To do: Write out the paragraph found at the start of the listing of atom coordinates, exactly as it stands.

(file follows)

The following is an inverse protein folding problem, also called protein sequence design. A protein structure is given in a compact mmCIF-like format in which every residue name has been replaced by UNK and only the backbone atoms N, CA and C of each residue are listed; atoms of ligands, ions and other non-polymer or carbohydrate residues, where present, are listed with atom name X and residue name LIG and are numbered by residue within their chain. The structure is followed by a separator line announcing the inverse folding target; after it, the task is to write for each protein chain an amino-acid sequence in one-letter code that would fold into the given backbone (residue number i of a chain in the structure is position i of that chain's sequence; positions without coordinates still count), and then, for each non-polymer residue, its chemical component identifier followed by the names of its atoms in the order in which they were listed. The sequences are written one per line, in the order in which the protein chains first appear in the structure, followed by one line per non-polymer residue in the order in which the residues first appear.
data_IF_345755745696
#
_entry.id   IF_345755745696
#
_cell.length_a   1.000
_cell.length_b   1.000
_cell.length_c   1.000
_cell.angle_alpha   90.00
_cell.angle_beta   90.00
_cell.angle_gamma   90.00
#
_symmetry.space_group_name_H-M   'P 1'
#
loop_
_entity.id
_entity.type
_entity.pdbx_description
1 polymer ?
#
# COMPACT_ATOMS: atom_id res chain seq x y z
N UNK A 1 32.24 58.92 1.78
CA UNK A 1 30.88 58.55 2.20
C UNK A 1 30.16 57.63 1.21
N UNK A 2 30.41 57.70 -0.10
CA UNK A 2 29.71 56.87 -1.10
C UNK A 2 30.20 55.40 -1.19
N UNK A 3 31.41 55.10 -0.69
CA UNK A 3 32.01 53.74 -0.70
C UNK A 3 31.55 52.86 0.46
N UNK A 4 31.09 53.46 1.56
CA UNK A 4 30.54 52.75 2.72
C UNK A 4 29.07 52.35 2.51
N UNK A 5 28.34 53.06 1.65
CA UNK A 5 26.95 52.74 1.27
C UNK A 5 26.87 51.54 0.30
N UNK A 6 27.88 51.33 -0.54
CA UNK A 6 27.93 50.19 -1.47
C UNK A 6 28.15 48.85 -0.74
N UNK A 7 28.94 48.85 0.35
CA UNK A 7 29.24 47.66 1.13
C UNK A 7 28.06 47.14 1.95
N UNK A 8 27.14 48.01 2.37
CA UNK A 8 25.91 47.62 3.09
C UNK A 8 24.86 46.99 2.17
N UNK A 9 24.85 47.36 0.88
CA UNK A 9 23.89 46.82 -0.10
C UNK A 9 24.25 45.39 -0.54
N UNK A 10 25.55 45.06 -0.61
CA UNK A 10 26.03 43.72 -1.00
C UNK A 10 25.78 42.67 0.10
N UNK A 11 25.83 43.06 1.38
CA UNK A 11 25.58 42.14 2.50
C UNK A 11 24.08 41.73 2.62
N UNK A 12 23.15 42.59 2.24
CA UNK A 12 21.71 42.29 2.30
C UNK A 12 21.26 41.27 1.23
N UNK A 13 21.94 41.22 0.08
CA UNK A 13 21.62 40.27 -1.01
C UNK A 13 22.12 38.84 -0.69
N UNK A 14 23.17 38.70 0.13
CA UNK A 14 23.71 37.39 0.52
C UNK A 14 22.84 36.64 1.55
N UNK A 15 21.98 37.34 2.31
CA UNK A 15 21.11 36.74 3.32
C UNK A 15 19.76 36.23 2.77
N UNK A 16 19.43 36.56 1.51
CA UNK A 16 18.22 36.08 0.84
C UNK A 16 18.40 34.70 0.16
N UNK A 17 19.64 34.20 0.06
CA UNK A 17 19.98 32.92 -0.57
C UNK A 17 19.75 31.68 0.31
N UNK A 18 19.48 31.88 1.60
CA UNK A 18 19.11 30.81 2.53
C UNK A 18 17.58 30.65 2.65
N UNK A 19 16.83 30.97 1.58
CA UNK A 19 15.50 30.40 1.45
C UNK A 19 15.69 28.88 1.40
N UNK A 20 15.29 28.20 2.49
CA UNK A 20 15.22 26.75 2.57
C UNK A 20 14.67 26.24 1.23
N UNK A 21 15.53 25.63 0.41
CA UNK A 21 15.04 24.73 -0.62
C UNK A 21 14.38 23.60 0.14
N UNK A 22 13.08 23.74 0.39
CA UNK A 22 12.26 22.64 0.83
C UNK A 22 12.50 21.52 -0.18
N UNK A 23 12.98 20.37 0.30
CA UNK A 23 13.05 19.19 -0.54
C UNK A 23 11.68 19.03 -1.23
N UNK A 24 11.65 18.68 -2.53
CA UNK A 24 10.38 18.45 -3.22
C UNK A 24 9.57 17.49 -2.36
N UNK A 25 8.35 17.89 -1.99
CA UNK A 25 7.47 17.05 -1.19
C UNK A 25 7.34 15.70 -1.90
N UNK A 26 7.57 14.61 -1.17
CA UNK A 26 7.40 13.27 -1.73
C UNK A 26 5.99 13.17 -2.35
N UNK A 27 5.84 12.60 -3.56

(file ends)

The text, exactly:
The following is an inverse protein folding problem, also called protein sequence design. A protein structure is given in a compact mmCIF-like format in which every residue name has been replaced by UNK and only the backbone atoms N, CA and C of each residue are listed; atoms of ligands, ions and other non-polymer or carbohydrate residues, where present, are listed with atom name X and residue name LIG and are numbered by residue within their chain. The structure is followed by a separator line announcing the inverse folding target; after it, the task is to write for each protein chain an amino-acid sequence in one-letter code that would fold into the given backbone (residue number i of a chain in the structure is position i of that chain's sequence; positions without coordinates still count), and then, for each non-polymer residue, its chemical component identifier followed by the names of its atoms in the order in which they were listed. The sequences are written one per line, in the order in which the protein chains first appear in the structure, followed by one line per non-polymer residue in the order in which the residues first appear.